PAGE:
Tuesday, February 10, 2009

Science and Politics (and Religion)

I have been meaning to write on this for sometime now, but not until reading Pure Pedantry's response to the "Rightful Place Project" was i finally motivated to do so. This is not yet a completed version so i am still taking constructive criticisms and will be doing some editing but here it is so far:

Science isn't about separating facts from non-facts. A fact is something that is *known* to be true. Unfortunately, as Laplace said, "One may even say, strictly speaking, that almost all our knowledge is only probable; and in the small number of things that we *claim* to know with certainty, the principles means of arriving at the truth, i.e. induction and analogy, are based on probabilities."

Experimentation produces facts which take the form of raw data, D, or observations. Science then is the art of generating and the means of comparing various hypothesis, H, which might have given rise to observations. The conclusions of science can, in principle, take two forms: (1) the probability distribution on the hypothesis space given your data, p(H|D), or, more usefully, (2) a posterior predictive model,

p(D'|D,{H}) = sum_H p(D'|H)p(H|D),

which gives the relative likelihood of future observations, D'.

Now, one might be tempted to say that, if a particular hypothesis is much more probable than all others under consideration, then it is true. However, this ignores one of the most important features of the scientific process: the possibility of newer and better theories (and also novel domains of measurement). As such, I fell that it is best say that a hypothesis is never true, only better than another competing hypothesis.

But even this statement isn't terribly useful. The utility of science is in the prediction of future outcomes, the p(D'|D,{H}). Latching onto the single, "best" hypothesis can lead one to ignore outliers, "Black Swans" if you prefer, as well as overconfidence in one's predictions. This should be avoided if decisions are to be made. Since this is one of the two functions of policy makers in our society, it is important not that scientists provide "facts" but rather predictions complete with relative likelihood assessments that take into account ALL the data and a broad range of theories.

Which brings me to my view on the exact nature of the relationship between science and politics. As you may have guessed, i see this in a decision theoretic framework. A decision takes into account two things predicted outcome and utility.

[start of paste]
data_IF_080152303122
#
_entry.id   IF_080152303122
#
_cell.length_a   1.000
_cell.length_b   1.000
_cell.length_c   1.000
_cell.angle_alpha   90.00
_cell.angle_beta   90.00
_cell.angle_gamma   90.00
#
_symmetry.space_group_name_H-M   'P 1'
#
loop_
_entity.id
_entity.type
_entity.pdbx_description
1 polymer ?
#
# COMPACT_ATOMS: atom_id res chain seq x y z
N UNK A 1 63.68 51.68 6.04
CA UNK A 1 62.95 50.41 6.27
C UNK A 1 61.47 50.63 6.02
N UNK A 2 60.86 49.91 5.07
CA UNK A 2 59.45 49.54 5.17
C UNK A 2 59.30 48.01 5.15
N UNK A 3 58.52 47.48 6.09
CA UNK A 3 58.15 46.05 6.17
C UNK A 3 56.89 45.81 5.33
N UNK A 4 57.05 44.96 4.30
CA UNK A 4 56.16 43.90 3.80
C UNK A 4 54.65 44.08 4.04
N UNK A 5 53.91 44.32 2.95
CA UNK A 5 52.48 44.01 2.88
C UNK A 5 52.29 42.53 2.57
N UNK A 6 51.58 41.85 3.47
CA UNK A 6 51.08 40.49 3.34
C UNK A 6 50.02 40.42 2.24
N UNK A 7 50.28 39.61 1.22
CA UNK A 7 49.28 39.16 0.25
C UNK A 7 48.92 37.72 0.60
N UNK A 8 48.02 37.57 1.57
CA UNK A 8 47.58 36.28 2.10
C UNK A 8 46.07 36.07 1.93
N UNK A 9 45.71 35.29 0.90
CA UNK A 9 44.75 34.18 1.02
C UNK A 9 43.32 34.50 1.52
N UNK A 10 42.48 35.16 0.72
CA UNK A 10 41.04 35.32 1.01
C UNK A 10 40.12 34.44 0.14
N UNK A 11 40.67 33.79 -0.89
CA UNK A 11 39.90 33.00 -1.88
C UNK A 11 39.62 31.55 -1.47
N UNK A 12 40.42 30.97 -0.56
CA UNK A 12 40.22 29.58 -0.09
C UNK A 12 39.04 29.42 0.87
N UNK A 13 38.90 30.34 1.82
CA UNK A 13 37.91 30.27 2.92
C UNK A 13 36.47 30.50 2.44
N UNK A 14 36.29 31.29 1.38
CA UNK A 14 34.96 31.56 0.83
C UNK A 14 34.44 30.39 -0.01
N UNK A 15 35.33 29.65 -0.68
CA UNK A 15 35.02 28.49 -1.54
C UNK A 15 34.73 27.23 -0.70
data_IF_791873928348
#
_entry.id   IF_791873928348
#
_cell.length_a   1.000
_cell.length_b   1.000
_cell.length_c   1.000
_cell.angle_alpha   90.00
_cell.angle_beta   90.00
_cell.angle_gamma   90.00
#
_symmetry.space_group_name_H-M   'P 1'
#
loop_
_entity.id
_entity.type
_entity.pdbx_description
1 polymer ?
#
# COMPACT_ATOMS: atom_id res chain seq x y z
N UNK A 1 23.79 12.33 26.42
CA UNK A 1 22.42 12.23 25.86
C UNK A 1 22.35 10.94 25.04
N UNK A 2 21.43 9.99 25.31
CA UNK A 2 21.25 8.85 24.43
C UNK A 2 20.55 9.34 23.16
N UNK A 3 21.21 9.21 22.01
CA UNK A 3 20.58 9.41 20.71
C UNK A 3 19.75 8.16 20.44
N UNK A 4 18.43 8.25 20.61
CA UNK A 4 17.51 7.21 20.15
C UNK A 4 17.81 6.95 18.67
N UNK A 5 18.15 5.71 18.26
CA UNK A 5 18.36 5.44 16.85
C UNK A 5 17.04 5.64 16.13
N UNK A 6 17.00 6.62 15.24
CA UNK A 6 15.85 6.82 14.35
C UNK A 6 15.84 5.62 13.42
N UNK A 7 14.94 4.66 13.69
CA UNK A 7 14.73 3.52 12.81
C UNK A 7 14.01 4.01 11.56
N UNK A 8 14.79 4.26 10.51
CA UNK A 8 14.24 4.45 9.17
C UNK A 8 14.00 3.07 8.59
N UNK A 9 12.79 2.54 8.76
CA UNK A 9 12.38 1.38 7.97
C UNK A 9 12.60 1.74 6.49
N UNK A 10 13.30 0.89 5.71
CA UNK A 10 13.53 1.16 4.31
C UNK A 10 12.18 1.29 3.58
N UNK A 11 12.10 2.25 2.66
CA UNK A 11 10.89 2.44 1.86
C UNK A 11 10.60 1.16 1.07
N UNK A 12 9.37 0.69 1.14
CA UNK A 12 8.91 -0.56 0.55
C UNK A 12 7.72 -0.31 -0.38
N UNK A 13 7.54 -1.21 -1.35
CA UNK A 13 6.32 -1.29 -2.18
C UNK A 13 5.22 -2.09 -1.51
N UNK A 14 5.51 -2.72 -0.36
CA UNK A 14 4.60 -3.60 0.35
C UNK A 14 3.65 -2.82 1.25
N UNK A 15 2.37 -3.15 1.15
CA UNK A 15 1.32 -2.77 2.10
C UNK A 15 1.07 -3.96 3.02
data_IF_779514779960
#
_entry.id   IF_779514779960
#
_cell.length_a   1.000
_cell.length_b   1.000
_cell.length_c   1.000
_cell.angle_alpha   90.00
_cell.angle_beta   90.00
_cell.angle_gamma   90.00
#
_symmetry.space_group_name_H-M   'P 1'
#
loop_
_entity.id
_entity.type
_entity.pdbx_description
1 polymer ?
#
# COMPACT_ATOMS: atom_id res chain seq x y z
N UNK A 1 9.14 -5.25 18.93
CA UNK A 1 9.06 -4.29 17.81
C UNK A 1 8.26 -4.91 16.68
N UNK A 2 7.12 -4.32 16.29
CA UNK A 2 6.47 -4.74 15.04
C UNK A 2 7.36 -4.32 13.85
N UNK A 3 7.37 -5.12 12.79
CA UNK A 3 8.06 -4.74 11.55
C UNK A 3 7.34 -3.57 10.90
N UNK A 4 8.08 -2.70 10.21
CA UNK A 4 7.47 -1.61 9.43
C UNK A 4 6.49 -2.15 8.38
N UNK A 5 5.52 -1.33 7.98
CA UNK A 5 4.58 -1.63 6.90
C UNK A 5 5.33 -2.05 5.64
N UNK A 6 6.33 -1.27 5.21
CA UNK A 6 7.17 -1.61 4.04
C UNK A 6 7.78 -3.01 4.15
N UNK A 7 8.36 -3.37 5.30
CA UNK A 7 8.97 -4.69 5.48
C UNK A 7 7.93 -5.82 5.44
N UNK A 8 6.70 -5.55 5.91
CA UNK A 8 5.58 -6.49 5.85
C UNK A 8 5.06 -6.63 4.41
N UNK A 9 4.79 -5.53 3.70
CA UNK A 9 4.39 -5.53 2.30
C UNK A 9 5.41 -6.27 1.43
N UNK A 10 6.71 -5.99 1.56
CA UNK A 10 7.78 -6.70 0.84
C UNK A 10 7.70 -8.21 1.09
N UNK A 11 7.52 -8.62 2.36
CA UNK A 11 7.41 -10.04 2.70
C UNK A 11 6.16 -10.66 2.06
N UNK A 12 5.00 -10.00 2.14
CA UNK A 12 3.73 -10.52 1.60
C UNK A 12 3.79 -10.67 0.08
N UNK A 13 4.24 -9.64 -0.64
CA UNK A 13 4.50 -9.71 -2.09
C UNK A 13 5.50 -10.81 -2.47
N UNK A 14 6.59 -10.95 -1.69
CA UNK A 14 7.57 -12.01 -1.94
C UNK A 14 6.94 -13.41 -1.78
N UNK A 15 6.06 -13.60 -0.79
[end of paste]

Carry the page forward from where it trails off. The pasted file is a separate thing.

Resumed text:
a_opt = argmax_a = argmax_a sum_R sum_s R(o,a)*p(o|a,s,D)p(s|D)


a_opt is the optimal action or decision

is the expected reward given an action and all the observational data.

R(o,a) is the Reward or negative cost of a given outcome, o, and action, a, taken with the intent of achieving that outcome.

p(o|a,s,D) is the likelihood of a particular outcome given action a, and state of the world s.

p(s|D) is the likelihood that the world is in a current state s, given all the observational data, D, obtained to date.

Science regulates only the probability functions which are conditioned upon the data.

Politics has two functions: The first is to compute the reward function R(o,a). In a democracy this might be accomplished by averaging over the reward functions of the people, but is most often accomplished by averaging over the reward functions that politicians have, slightly weighted by the reward functions that politicians think that the people "should" have, whatever that means. The second function of politics is then actually make the decision which is simply taking the arg max over the expected Reward.

Now in principle, politicians should not be telling people what they should value, each individuals personal ethic should be doing that. Since there is no normative solution to the problem of objective function selection (sry Rand) and reward starts with, R, I will call this religion, with a small 'r' to separate it from the kind where a clergy man tells you what to value. Thus properly understood and executed, politics should only be implementing the decision based upon an average over objective or reward functions. Thus,

politics = argmax_Decisions religion(a,o) * science(o|a,D)

it couldn't be simpler :P

Anyway, i will fill this out with an addenda regarding the funding loop later.

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